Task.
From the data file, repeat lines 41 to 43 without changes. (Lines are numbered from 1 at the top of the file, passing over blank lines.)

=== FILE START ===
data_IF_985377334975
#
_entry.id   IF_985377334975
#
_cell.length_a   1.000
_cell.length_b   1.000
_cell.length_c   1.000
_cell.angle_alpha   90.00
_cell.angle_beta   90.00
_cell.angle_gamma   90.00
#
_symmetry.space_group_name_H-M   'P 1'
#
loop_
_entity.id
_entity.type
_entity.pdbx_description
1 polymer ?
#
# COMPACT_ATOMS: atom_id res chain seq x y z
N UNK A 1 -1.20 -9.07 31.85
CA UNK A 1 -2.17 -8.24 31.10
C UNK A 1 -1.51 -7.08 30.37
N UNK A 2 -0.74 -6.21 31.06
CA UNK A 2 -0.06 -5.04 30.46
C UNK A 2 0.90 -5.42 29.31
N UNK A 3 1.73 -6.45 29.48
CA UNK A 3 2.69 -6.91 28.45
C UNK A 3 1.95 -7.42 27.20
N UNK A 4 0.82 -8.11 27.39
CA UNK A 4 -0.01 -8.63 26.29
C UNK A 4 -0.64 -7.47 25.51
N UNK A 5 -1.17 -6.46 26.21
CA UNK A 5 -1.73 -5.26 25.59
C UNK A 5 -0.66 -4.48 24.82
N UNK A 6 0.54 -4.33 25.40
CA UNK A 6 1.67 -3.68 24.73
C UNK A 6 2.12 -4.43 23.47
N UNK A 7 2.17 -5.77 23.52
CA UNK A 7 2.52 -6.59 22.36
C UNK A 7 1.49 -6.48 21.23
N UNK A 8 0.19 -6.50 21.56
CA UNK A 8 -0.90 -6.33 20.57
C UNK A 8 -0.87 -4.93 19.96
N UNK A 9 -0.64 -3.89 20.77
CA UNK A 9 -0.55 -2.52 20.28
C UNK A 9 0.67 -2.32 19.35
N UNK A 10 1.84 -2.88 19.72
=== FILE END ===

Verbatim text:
C UNK A 7 1.49 -6.48 21.23
N UNK A 8 0.19 -6.50 21.56
CA UNK A 8 -0.90 -6.33 20.57